Anime DVD Review: Dragon Ball Z: Dragon Box Three

Dragon Ball Z: Dragon Box Three is a release aimed at Dragon Ball Z collectors. This set contains episodes 85 through 126 of Dragon Ball Z; the episodes are uncut and have been remastered and restored frame by frame. The episodes that are included on this release are presented in a 4:3 aspect ratio instead of the 16:9 cropping that was done for the nine “orange brick” season sets.

Dragon Ball Z: Dragon Box Three
English Publisher: VIZ Media
Format: DVD
Release Date: May 4, 2010

The episodes in this set cover the remainder of the Freiza saga, the Garlic Jr. saga, the Trunks saga, and the early Androids saga. However, it should be noted that in the book that’s included in this set, the Trunks saga and the early Androids saga are lumped together into the Artificial Humans saga.

The set opens with Goku finally being healed, breaking out of the isolation chamber in Frieza’s ship, and engaging in an epic battle with Frieza. During the battle, Goku achieves the Super Saiyan state, and this state becomes a major part of the series after this point. This saga ends with the destruction of Namek, main characters coming back to life, and a question about what has happened to Goku.

After experiencing a time of peace on Earth, Garlic Jr. reappears to cause trouble. After a brief battle with Garlic Jr., another nemesis makes an appearance: Frieza and his father, King Cold. At the same time they appear, a mysterious purple-haired young man comes onto the scene. The young man becomes a Super Saiyan and defeats Frieza and his father with ease. When Goku returns to Earth, the purple-haired young man talks to him privately, and lets him know that he will die of a heart disease in three years and that a new threat will come that even the Z Fighters can’t defeat. The young man says he is from the future and that he has come in order to change the past.

The set ends with some training for the Z Fighters, as well as a “filler” episode where Goku and Piccolo try to get their driver’s license. While I think the driver’s license episode is rather hysterical, it truly is a filler episode because it doesn’t truly add anything to the story. It may be a filler story, but it’s still one of the memorable stories from the Dragon Ball Z series.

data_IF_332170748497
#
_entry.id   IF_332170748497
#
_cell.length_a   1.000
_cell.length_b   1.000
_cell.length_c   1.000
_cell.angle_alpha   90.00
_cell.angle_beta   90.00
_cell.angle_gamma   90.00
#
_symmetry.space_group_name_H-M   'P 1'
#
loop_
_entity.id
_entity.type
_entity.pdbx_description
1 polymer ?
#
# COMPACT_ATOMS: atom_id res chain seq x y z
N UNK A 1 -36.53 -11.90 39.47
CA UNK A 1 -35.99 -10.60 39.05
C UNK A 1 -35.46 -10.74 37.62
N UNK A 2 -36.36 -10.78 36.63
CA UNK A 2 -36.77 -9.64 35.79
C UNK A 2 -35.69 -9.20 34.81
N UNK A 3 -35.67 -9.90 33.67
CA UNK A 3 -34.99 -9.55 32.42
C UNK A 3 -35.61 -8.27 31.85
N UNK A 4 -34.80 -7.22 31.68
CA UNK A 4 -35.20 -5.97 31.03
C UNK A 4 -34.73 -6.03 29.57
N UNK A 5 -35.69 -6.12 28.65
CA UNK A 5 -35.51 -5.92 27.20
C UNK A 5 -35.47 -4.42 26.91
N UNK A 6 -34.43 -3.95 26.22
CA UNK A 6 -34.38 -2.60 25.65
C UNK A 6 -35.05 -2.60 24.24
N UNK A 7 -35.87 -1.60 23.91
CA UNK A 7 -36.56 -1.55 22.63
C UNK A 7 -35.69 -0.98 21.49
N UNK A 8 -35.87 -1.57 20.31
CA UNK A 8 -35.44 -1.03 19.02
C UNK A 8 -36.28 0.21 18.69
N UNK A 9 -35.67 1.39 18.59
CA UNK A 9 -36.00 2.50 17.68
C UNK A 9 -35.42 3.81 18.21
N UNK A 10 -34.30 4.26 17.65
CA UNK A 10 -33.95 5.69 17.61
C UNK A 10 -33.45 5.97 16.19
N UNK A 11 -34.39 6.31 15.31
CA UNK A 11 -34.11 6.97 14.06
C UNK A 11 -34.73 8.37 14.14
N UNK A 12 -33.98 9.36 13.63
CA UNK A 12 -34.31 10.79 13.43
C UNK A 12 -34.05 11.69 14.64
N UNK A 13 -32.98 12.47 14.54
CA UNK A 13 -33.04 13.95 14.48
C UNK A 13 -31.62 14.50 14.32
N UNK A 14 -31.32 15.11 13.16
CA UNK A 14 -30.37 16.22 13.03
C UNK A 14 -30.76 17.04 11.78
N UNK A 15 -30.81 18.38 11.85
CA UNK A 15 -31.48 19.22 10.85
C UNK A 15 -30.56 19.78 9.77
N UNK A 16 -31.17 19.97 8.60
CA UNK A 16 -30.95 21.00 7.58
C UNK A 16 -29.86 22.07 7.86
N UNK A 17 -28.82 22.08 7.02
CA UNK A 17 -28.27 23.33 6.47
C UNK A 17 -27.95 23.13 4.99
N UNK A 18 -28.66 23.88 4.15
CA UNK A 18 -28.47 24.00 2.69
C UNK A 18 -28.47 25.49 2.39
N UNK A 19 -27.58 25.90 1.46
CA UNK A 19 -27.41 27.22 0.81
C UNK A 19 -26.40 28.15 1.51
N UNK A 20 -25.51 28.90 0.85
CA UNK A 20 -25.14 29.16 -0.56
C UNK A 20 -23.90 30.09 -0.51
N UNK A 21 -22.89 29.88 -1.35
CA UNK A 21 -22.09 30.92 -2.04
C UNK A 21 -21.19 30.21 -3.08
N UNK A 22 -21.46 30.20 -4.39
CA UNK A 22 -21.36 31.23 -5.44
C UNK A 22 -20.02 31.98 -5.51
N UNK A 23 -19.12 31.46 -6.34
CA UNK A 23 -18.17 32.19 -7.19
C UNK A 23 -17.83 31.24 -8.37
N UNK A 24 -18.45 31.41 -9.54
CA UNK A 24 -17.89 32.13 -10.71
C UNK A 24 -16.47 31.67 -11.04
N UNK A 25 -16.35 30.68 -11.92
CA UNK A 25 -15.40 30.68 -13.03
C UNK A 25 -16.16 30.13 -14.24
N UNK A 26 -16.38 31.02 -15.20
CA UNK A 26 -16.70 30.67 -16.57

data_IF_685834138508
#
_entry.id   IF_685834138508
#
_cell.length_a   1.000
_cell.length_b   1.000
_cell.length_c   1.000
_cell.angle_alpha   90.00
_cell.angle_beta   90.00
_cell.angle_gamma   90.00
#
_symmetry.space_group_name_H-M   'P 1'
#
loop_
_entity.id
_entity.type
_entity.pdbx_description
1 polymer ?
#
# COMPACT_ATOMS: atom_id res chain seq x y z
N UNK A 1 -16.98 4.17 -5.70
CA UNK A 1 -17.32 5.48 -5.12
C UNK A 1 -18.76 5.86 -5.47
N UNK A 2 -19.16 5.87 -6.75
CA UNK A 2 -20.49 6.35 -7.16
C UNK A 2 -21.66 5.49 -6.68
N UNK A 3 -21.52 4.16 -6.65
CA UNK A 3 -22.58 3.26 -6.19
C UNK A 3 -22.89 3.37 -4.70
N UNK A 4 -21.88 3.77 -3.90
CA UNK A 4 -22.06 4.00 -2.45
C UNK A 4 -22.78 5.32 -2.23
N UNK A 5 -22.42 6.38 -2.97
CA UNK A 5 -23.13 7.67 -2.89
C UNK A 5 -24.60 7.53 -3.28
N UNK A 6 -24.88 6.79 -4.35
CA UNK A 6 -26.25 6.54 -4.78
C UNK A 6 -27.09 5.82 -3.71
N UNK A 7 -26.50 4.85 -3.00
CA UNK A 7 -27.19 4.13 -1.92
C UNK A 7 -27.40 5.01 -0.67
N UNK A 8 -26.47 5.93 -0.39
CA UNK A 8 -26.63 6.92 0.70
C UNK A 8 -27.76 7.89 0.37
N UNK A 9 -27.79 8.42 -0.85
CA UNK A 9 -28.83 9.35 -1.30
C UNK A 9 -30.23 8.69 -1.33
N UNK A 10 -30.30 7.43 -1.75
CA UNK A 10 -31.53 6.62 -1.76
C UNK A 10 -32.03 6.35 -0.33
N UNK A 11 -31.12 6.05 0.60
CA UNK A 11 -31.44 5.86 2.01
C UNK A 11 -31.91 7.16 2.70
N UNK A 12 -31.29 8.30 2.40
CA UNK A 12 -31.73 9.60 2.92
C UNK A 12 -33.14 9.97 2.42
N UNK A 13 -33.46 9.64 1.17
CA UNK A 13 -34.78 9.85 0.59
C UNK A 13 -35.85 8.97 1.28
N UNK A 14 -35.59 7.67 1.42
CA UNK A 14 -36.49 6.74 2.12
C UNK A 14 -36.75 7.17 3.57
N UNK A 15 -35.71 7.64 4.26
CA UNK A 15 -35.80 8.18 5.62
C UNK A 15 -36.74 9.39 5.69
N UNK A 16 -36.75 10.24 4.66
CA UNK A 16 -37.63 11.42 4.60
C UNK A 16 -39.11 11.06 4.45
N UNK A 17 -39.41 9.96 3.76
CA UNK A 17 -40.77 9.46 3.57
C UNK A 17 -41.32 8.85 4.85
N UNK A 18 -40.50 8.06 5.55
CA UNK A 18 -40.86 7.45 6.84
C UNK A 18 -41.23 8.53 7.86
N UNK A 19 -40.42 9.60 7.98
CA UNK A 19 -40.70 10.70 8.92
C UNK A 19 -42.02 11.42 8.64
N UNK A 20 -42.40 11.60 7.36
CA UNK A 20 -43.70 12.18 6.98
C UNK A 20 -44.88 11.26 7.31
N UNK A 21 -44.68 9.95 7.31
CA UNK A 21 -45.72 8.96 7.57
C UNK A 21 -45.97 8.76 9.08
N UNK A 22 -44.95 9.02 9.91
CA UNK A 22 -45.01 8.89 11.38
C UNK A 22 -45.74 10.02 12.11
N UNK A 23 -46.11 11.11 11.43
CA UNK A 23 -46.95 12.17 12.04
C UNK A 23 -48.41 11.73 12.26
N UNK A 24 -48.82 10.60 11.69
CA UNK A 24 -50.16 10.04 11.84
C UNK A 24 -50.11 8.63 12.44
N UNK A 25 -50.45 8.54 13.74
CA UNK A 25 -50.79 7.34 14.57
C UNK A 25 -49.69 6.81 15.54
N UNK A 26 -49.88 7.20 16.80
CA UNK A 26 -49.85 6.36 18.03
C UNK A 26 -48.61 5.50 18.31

When it comes to this release, the default language for viewing is Japanese audio with English subtitles. If you want to hear the English dub, that option is available in the setup menu; however, it should be pointed out that the music score that was created for the English dub is not included. The Japanese titles for the episodes are used on this release instead of the English titles, and the packaging and booklet uses the original Japanese spelling for the characters’ names.

Each disc in this set includes seven episodes, and there are no on-disc extras. However, Dragon Ball Z: Dragon Box Three comes with a 47-page hardcover book that has a right-to-left orientation. The book begins with character profiles, which is followed by an “Ultimate Character Relationship Chart.” The bulk of the book, however, is a section talking about the episodes that are included in the set. The episode section of the book includes the Japanese titles for the episodes, a description for each episode, the original airdate for each episode, still images from the episodes, trivia, and a brief overview of the story that appears on each disc in the set. There is also a section showing the years that these episodes were released, which includes not only episode milestones, but historical events that took place both in Japan and abroad. There is a “Fashion Check” section, an “Overlooked Moments” section, and line art of some of the Dragon Ball Z characters.

I like the books that have been included in these box set, and they’re ultimately better than any on-disc extras that could have been included. Personally, I’d rather have more episodes per disc and the hardcover book instead of fewer episodes per disc and on-disc bonuses.

Like the first two boxes, there’s no “Marathon Feature” to watch the episodes back-to-back; however, if you watch the episodes with the Japanese audio, you will be able to see the next episode previews that weren’t available on the nine “orange brick” season sets.

I would recommend Dragon Ball Z: Dragon Box Three to fans of Dragon Ball Z who want to have a better version of the episodes than what appears on the “orange bricks.”

Unfortunately, the Dragon Boxes were produced as limited edition collector’s releases, so some volumes are already completely gone, and others are getting close to being completely gone. While there are third-party sellers using copies of these sets on sites such as Amazon, I’ve seen some rather high prices for these sets. If you want to own the Dragon Boxes and haven’t bought them already, I would recommend looking around at various sites that let third-party sellers sell DVDs legally and see if you can find a good deal for these sets.

I wrote this review after watching a copy of Dragon Ball Z: Dragon Box Three that my husband and I purchased.

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